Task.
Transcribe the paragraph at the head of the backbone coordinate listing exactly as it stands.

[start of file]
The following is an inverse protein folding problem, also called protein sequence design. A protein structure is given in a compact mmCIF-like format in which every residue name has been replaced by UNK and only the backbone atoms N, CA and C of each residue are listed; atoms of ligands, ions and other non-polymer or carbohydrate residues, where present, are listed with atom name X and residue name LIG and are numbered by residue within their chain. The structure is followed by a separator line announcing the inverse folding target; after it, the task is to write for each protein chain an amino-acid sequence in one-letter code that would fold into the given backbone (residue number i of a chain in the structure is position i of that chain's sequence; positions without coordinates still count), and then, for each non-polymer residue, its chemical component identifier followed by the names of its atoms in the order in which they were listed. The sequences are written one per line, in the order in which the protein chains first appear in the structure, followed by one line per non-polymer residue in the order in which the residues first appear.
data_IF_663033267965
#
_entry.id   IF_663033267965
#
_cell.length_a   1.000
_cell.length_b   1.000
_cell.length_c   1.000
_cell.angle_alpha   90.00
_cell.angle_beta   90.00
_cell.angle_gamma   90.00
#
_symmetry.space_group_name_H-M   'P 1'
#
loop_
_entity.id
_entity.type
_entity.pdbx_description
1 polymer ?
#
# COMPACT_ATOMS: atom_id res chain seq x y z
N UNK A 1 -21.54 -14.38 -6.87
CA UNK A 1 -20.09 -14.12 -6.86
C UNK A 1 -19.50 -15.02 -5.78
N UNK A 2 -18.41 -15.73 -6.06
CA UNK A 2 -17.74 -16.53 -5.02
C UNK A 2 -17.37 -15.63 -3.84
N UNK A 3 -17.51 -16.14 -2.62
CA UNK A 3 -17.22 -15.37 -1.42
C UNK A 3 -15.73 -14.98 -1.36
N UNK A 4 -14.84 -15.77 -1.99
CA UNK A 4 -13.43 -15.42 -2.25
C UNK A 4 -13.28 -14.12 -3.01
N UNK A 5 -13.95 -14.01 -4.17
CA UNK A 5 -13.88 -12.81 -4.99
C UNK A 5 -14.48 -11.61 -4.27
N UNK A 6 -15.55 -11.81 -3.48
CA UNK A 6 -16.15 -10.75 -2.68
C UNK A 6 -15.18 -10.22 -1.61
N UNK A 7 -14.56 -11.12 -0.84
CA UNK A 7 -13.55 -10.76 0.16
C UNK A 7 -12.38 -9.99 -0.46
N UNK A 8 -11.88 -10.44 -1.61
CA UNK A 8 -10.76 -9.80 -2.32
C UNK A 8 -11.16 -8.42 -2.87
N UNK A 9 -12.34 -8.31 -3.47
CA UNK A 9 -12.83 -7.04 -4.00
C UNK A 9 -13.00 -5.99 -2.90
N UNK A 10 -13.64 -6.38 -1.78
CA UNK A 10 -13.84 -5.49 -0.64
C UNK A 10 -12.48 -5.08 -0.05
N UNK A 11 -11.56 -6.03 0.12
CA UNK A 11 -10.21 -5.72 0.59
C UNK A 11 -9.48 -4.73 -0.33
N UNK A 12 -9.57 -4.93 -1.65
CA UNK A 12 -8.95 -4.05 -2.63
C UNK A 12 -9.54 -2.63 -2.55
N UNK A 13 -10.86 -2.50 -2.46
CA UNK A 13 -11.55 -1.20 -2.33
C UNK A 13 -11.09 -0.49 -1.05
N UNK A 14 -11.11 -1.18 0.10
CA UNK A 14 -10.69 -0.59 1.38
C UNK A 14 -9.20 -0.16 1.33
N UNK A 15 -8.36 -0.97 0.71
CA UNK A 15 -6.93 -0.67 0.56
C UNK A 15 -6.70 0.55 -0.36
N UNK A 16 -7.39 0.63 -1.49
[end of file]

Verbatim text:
The following is an inverse protein folding problem, also called protein sequence design. A protein structure is given in a compact mmCIF-like format in which every residue name has been replaced by UNK and only the backbone atoms N, CA and C of each residue are listed; atoms of ligands, ions and other non-polymer or carbohydrate residues, where present, are listed with atom name X and residue name LIG and are numbered by residue within their chain. The structure is followed by a separator line announcing the inverse folding target; after it, the task is to write for each protein chain an amino-acid sequence in one-letter code that would fold into the given backbone (residue number i of a chain in the structure is position i of that chain's sequence; positions without coordinates still count), and then, for each non-polymer residue, its chemical component identifier followed by the names of its atoms in the order in which they were listed. The sequences are written one per line, in the order in which the protein chains first appear in the structure, followed by one line per non-polymer residue in the order in which the residues first appear.